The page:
Every year, as we approach open enrollment, we receive a lot of questions related to flexible spending accounts (FSAs). And discussing the letter of medical necessity (LMN) is always at the top of the list. So, since this is a column about the basics of FSA use, we're happy to cover it again because it's so important and can impact how you shop for FSA-eligible products and services.
If you've spent some time looking through our Eligibility List, you probably noticed that certain medical products and services require a "letter of medical necessity" in order to be eligible with your FSA.
In short, an LMN is like a doctor's note (although it can be provided by other medical practitioners as well). Having an LMN can help prove to your benefits administrator that the product or service was used for diagnosis, treatment, or mitigation of a specific medical condition, which is eligible, and not for general good health, which is not.
Defining "medical care"
For a product or service to be FSA-eligible, its primary purpose must be to treat, cure, diagnose or prevent a disease or illness. So a product like a first-aid kit is a no-brainer because they do not have a non-medical use.
However, there are many treatments and products that are not automatically eligible which can be made so with a Letter of Medical Necessity.
Here's an example: If your doctor suggests massage therapy to treat an injury, it's not FSA-eligible on its own. However, if you get an LMN from your doctor that outlines how the treatment method is essential to your recovery, your benefits administrator may accept it as an FSA-eligible expense.
How to submit a letter of medical necessity
If you and your doctor have identified a medical product or service that can aid the treatment of an injury or medical condition and it falls outside FSA eligibility, here's what you need to do:
- Check with your benefits administrator to see if there is an official form to fill out for the expense to be approved.
- If your doctor is writing a letter on his/her own, the letter must outline: what medical condition is being treated, a description of the treatment (frequency, dosage), and how long the expense will be needed to treat the condition.
- A receipt or invoice must be submitted with the LMN for the full price to be reimbursed.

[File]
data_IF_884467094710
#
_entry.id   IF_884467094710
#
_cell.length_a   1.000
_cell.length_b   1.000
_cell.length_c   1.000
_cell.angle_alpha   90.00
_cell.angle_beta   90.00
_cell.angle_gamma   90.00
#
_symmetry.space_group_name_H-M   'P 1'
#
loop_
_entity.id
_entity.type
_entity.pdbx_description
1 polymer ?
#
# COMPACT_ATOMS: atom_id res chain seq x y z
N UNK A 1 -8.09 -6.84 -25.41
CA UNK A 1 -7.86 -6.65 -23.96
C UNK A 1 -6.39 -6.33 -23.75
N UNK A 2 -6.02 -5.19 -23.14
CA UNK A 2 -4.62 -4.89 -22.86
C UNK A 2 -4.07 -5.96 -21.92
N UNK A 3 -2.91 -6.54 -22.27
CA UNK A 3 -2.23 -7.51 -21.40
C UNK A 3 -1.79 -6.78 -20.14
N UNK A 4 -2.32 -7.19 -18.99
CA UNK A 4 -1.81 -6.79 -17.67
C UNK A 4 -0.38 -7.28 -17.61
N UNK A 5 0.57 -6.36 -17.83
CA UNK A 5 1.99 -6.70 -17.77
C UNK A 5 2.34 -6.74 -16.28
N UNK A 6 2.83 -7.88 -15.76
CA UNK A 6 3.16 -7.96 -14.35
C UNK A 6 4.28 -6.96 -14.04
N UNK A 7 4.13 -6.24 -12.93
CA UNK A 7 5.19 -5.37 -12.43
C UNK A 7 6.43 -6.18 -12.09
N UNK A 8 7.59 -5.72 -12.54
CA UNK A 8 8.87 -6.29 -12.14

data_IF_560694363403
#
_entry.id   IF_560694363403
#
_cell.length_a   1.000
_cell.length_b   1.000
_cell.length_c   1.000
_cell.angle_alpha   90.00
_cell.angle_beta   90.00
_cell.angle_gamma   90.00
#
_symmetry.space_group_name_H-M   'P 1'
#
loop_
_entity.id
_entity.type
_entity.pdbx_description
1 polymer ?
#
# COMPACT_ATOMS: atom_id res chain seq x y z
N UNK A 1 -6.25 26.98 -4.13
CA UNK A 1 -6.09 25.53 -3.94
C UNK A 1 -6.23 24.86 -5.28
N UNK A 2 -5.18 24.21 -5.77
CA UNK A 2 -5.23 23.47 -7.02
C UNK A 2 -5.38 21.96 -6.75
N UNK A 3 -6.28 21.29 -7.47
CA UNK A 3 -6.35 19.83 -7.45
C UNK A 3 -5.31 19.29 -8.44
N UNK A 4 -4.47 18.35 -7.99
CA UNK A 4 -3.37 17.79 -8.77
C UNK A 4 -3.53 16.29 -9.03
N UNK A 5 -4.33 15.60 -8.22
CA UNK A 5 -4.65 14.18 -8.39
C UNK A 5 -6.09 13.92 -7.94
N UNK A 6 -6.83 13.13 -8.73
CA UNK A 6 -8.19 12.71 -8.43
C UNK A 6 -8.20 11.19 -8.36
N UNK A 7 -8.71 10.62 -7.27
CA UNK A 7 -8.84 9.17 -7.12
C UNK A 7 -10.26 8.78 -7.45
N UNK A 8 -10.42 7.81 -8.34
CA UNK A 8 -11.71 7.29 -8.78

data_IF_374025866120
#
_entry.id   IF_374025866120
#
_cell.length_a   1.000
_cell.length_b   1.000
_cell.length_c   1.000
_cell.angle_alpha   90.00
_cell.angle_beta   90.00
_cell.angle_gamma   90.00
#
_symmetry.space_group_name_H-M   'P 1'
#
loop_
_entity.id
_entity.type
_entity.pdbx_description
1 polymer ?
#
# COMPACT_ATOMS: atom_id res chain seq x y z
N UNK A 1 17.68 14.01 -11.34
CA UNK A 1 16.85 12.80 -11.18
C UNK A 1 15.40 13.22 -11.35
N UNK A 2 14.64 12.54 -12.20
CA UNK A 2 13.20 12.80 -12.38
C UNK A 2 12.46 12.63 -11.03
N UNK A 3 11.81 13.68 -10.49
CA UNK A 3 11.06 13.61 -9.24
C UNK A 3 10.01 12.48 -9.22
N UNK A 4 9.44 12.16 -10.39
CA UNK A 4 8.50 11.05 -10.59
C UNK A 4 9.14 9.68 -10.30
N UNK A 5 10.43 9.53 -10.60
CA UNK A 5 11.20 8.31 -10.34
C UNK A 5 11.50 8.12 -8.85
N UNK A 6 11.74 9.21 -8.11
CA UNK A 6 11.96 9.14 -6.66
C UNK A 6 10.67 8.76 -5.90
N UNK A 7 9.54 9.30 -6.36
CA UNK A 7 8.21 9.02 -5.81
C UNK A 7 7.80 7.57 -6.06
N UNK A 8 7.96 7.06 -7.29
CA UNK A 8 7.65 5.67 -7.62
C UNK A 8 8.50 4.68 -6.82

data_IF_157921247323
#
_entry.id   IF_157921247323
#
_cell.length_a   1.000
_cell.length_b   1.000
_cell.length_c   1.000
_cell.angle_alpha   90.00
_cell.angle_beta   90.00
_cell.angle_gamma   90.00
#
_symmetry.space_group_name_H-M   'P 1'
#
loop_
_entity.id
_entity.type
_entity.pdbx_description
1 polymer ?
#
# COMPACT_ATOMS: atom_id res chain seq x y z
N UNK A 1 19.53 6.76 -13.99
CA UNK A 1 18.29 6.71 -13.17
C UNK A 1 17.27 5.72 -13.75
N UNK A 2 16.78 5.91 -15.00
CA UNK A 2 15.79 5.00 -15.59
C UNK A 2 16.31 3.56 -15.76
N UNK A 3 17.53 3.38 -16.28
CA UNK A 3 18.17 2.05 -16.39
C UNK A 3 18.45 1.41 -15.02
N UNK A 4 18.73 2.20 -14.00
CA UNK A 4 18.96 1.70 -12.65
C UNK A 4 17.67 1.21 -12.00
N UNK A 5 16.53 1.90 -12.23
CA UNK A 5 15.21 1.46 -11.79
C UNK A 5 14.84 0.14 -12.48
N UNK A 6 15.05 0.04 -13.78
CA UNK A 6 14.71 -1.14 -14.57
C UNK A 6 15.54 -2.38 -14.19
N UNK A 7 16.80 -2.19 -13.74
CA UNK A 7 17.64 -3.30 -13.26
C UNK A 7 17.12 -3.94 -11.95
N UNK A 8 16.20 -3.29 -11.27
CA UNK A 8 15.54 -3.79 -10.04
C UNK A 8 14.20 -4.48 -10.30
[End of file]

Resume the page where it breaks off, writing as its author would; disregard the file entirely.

In some cases, benefits administrators may ask for additional information from your doctor, most likely for products/services that also have non-medical uses.
Beyond its direct medical use, most expenses are non-reimbursable if the individual would have purchased it anyway. In other words, this product can't be something you would purchase even if you didn't have the condition. It needs to be directly related to this course of treatment, and the specific use needs to be confirmed by a doctor or other medical practitioner.
One example is yoga. If you're already paying for yoga classes unrelated to a medical condition, your payments are not FSA-eligible, and these costs won't be covered retroactively. But if a physician recommends yoga to help a specific condition, they might submit an LMN on your behalf, to allow you to use tax-free funds to cover the costs of classes for a set period of time, until the doctor determines your treatment is complete.
With any luck, you shouldn't have any difficulties getting reimbursed for your expense as long as you keep an open line of communication with your benefits administrator and ensure that your physician is as detailed as possible.
New to FSAs? Need a refresher course in all things flex spending? Our weekly Flex-Ed column gives you a weekly dose of FSA Living 101, offering tips for making the most of your tax-free funds. Look for it every Thursday, exclusively on the FSAstore.com Learning Center.